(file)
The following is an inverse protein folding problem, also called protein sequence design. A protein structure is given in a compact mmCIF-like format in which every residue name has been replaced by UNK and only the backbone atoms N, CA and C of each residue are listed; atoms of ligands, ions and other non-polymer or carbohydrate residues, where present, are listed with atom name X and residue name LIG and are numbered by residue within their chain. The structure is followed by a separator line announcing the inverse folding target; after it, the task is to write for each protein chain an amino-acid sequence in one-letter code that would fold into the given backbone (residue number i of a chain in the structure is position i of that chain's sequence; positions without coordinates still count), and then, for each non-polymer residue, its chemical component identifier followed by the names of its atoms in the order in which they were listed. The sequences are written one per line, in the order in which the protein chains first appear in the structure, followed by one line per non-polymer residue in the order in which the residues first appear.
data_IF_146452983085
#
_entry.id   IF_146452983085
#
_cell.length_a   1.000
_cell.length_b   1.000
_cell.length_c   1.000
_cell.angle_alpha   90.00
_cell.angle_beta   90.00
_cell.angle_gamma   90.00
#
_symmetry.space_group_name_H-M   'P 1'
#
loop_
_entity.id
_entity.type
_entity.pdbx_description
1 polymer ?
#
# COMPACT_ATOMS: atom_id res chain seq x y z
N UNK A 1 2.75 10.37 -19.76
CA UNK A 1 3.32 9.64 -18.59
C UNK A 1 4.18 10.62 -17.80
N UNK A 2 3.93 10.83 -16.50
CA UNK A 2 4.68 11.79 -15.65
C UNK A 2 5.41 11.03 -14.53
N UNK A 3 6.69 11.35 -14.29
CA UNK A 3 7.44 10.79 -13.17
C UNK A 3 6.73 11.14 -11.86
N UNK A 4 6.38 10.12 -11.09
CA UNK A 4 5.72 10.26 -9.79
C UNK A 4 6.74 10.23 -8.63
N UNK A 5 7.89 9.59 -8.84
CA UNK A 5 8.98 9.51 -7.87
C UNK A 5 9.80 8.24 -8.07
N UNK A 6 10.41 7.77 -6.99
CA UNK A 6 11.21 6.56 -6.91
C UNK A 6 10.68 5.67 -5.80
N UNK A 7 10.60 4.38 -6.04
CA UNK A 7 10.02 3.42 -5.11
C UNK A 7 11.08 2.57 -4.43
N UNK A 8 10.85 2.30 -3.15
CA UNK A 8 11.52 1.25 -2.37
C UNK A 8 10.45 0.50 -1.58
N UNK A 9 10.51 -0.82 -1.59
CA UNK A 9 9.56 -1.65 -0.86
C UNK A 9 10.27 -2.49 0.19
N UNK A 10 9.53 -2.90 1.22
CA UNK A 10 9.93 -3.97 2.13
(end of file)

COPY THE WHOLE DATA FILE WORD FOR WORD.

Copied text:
The following is an inverse protein folding problem, also called protein sequence design. A protein structure is given in a compact mmCIF-like format in which every residue name has been replaced by UNK and only the backbone atoms N, CA and C of each residue are listed; atoms of ligands, ions and other non-polymer or carbohydrate residues, where present, are listed with atom name X and residue name LIG and are numbered by residue within their chain. The structure is followed by a separator line announcing the inverse folding target; after it, the task is to write for each protein chain an amino-acid sequence in one-letter code that would fold into the given backbone (residue number i of a chain in the structure is position i of that chain's sequence; positions without coordinates still count), and then, for each non-polymer residue, its chemical component identifier followed by the names of its atoms in the order in which they were listed. The sequences are written one per line, in the order in which the protein chains first appear in the structure, followed by one line per non-polymer residue in the order in which the residues first appear.
data_IF_146452983085
#
_entry.id   IF_146452983085
#
_cell.length_a   1.000
_cell.length_b   1.000
_cell.length_c   1.000
_cell.angle_alpha   90.00
_cell.angle_beta   90.00
_cell.angle_gamma   90.00
#
_symmetry.space_group_name_H-M   'P 1'
#
loop_
_entity.id
_entity.type
_entity.pdbx_description
1 polymer ?
#
# COMPACT_ATOMS: atom_id res chain seq x y z
N UNK A 1 2.75 10.37 -19.76
CA UNK A 1 3.32 9.64 -18.59
C UNK A 1 4.18 10.62 -17.80
N UNK A 2 3.93 10.83 -16.50
CA UNK A 2 4.68 11.79 -15.65
C UNK A 2 5.41 11.03 -14.53
N UNK A 3 6.69 11.35 -14.29
CA UNK A 3 7.44 10.79 -13.17
C UNK A 3 6.73 11.14 -11.86
N UNK A 4 6.38 10.12 -11.09
CA UNK A 4 5.72 10.26 -9.79
C UNK A 4 6.74 10.23 -8.63
N UNK A 5 7.89 9.59 -8.84
CA UNK A 5 8.98 9.51 -7.87
C UNK A 5 9.80 8.24 -8.07
N UNK A 6 10.41 7.77 -6.99
CA UNK A 6 11.21 6.56 -6.91
C UNK A 6 10.68 5.67 -5.80
N UNK A 7 10.60 4.38 -6.04
CA UNK A 7 10.02 3.42 -5.11
C UNK A 7 11.08 2.57 -4.43
N UNK A 8 10.85 2.30 -3.15
CA UNK A 8 11.52 1.25 -2.37
C UNK A 8 10.45 0.50 -1.58
N UNK A 9 10.51 -0.82 -1.59
CA UNK A 9 9.56 -1.65 -0.86
C UNK A 9 10.27 -2.49 0.19
N UNK A 10 9.53 -2.90 1.22
CA UNK A 10 9.93 -3.97 2.13